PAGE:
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The Risk of Stroke with Alcohol Consumption

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Do you drink? That after work drink you use to de-stress may increase your risk of having a stroke. The American Heart Association notes that the small study, which included 181 women and 209 men who had an ischemic stroke, investigated the risk of a stroke after drinking.

An ischemic stroke results from a blot clot, which prevents blood from reaching the brain. Blood carries oxygen that the brain cells need to survive; if no blood reaches the blood tissue, the cells can die. As a result, the longer the period between the onset of the stroke and treatment, the more extensive the brain damage can be. The Merck Manual Home Edition points out that muscle weakness or paralysis, loss of vision, double vision and dizziness can occur with an ischemic stroke. Some patients may experience confusion or slurred speech. Drinking alcohol may contribute to the clot formation. The American Heart Association explains that alcohol raises blood pressure and also makes blood platelets stickier.

In the study, which was reported in Stroke: Journal of the American Heart Association, the researchers interviewed patients three days post-stroke. People who had severe speech problems or were not physically able to answer the questions were not included in the study. The researchers found that 14 people participating in the study consumed alcohol within an hour of the stroke occurring. The American Heart Association reports that people had a 2.3 times higher risk of a stroke in the first hour and a 1.6 times higher risk of a stroke in the second hour of alcohol consumption.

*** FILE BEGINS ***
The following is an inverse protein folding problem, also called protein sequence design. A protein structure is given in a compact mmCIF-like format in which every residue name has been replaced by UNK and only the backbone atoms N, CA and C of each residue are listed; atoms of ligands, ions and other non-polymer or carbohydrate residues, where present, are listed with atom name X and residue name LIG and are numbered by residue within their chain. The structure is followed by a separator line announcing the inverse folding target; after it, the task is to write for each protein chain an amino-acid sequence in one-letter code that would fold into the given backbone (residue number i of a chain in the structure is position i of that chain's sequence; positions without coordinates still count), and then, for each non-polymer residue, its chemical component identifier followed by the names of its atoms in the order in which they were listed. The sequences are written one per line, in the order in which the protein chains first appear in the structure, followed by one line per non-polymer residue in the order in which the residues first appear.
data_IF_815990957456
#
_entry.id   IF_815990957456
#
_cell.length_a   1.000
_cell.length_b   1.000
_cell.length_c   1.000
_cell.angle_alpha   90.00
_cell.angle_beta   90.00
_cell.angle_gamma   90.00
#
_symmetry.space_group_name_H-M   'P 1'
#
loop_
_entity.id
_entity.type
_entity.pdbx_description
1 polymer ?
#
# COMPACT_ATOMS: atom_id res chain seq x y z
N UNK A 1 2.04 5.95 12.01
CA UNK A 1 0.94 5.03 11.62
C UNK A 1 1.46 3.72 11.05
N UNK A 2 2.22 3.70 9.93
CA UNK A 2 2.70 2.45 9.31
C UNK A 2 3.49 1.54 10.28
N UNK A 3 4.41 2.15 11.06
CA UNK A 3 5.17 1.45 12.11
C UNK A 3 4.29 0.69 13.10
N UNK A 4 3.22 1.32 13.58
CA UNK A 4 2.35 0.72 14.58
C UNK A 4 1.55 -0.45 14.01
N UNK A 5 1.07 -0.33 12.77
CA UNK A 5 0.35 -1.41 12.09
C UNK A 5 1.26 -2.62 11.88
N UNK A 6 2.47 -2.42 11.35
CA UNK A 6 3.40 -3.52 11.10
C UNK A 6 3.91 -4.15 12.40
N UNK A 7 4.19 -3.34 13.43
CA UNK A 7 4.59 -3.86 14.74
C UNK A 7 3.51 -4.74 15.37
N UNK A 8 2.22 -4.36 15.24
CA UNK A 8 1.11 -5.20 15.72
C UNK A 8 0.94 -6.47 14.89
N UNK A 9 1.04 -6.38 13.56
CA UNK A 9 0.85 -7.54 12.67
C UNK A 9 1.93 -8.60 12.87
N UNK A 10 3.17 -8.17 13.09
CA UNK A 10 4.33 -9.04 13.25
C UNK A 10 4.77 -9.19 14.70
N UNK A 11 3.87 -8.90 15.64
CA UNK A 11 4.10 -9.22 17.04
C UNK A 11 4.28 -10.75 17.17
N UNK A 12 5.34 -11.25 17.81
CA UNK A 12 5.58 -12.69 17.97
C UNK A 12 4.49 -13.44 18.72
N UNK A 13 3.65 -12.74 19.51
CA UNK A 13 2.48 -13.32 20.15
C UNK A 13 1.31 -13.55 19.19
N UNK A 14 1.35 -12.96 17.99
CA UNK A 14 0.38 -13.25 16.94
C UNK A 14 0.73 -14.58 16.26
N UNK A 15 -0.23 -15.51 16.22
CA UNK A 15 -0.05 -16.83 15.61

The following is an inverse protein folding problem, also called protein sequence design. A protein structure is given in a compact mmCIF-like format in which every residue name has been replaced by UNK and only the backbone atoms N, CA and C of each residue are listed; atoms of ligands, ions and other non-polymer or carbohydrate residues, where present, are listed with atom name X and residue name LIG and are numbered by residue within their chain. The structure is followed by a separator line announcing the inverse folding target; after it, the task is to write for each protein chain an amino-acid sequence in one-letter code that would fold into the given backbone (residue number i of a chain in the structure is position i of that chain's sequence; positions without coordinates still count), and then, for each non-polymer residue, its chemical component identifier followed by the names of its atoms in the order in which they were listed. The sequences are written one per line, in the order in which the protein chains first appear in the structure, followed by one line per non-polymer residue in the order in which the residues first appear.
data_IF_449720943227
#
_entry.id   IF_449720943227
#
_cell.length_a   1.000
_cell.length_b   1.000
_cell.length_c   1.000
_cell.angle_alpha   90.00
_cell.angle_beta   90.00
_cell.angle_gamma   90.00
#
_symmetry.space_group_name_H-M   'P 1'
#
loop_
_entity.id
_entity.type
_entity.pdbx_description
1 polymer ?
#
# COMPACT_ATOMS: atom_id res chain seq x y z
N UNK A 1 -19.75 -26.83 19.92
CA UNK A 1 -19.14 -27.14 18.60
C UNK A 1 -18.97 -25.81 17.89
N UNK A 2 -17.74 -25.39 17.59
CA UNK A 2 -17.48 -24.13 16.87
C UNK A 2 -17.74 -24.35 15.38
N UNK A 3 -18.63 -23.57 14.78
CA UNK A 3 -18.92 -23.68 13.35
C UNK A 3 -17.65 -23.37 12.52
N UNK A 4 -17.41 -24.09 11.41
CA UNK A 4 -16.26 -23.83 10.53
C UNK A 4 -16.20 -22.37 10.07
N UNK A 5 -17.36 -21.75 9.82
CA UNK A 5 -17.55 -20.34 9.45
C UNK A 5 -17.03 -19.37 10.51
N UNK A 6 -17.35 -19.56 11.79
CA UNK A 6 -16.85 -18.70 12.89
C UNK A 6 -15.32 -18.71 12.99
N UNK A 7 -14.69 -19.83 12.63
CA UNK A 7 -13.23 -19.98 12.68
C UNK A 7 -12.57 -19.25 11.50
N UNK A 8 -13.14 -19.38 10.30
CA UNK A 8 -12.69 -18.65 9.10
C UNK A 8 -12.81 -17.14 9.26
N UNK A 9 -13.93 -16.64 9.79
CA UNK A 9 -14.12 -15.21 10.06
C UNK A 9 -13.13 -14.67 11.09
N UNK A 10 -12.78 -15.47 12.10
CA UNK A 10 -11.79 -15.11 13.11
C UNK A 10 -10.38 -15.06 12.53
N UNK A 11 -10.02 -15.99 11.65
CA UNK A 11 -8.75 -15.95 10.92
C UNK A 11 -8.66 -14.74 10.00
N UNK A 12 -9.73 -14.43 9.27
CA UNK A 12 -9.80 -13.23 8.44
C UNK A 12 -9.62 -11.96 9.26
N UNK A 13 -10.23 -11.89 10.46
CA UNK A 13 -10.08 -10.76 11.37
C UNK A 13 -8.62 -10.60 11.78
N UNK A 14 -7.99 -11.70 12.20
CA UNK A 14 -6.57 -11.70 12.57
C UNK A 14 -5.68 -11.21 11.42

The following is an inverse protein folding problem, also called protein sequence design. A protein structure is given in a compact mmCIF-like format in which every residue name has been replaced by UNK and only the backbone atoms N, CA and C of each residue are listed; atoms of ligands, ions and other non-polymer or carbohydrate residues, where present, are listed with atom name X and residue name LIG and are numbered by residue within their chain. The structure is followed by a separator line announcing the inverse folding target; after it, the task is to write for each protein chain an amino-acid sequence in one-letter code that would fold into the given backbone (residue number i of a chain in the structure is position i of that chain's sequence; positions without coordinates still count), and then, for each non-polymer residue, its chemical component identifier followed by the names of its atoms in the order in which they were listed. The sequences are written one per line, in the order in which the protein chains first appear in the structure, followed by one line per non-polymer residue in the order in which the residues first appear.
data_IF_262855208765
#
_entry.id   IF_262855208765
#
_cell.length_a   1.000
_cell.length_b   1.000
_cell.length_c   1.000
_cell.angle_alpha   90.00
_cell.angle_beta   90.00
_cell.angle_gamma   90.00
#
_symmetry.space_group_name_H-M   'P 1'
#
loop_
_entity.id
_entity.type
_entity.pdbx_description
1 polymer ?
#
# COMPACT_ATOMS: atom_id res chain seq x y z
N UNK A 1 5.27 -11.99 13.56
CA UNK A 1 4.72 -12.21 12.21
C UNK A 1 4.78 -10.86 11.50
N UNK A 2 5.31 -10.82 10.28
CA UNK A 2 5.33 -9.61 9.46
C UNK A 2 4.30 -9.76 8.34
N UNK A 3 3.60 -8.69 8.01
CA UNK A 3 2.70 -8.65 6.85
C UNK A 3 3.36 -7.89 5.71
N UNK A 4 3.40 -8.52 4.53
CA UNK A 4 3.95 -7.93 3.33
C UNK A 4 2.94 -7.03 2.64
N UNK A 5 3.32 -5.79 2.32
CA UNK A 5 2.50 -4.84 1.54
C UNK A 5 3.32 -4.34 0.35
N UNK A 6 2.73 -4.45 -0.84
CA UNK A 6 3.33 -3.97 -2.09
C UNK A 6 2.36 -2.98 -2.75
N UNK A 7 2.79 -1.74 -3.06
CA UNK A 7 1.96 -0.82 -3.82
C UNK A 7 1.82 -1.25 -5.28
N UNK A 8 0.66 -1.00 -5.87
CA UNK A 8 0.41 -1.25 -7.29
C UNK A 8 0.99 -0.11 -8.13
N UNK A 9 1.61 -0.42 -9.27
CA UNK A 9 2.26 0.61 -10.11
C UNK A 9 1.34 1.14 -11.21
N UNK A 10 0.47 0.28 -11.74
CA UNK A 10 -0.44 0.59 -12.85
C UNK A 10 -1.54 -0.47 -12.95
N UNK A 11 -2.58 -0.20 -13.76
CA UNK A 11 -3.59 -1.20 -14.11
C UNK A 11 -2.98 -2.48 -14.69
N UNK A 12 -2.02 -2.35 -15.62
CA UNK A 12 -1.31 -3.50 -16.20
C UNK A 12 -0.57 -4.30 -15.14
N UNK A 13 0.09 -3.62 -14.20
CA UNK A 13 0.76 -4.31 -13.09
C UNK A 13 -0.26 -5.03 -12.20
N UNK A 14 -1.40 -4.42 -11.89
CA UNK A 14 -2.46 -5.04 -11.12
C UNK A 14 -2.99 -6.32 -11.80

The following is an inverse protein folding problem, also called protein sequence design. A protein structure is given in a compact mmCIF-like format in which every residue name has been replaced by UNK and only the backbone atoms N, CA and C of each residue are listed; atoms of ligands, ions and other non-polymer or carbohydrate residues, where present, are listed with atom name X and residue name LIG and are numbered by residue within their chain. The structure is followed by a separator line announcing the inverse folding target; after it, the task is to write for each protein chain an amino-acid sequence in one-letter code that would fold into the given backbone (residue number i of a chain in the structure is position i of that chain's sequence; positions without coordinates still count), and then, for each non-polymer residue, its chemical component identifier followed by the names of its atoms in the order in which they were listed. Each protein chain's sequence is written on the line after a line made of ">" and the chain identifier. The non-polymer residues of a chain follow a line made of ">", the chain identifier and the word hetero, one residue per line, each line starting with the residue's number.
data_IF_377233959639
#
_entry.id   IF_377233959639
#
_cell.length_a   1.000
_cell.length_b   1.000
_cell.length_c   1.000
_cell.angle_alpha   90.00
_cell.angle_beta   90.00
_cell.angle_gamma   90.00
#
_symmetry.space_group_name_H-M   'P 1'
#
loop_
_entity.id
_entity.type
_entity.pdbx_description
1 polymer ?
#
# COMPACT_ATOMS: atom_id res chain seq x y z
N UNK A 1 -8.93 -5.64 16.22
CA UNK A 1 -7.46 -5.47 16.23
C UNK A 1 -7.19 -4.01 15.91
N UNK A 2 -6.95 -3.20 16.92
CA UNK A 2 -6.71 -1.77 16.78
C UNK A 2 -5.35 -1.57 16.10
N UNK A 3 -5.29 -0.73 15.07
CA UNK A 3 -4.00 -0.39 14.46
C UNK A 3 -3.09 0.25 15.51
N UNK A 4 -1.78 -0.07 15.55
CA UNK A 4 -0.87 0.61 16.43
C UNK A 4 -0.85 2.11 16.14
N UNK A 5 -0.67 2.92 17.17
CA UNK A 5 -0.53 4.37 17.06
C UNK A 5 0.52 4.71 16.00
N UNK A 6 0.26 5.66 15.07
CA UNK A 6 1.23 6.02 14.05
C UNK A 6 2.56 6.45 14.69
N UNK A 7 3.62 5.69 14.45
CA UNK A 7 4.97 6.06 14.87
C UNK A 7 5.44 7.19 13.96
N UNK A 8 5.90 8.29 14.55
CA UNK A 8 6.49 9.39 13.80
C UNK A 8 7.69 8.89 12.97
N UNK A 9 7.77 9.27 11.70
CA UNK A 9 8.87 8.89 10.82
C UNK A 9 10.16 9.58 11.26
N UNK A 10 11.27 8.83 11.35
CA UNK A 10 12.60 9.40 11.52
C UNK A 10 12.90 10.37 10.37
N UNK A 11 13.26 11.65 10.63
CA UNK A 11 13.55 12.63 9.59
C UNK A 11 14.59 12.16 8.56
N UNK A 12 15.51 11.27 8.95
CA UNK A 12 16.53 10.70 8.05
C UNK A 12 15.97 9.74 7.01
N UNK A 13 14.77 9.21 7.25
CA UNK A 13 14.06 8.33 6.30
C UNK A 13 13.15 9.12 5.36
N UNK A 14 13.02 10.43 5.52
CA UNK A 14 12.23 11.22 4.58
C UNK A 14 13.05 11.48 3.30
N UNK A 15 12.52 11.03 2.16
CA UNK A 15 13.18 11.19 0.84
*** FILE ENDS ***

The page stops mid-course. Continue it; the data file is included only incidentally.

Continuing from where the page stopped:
The researchers found that this effect occurring whether people drank beer, wine or hard liquor. Other possible risks for a stroke, such as strenuous exercise, were eliminated; even after this, the risk of a stroke after drinking still occurred.

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We value and respect our HERWriters' experiences, but everyone is different. Many of our writers are speaking from personal experience, and what's worked for them may not work for you. Their articles are not a substitute for medical advice, although we hope you can gain knowledge from their insight.


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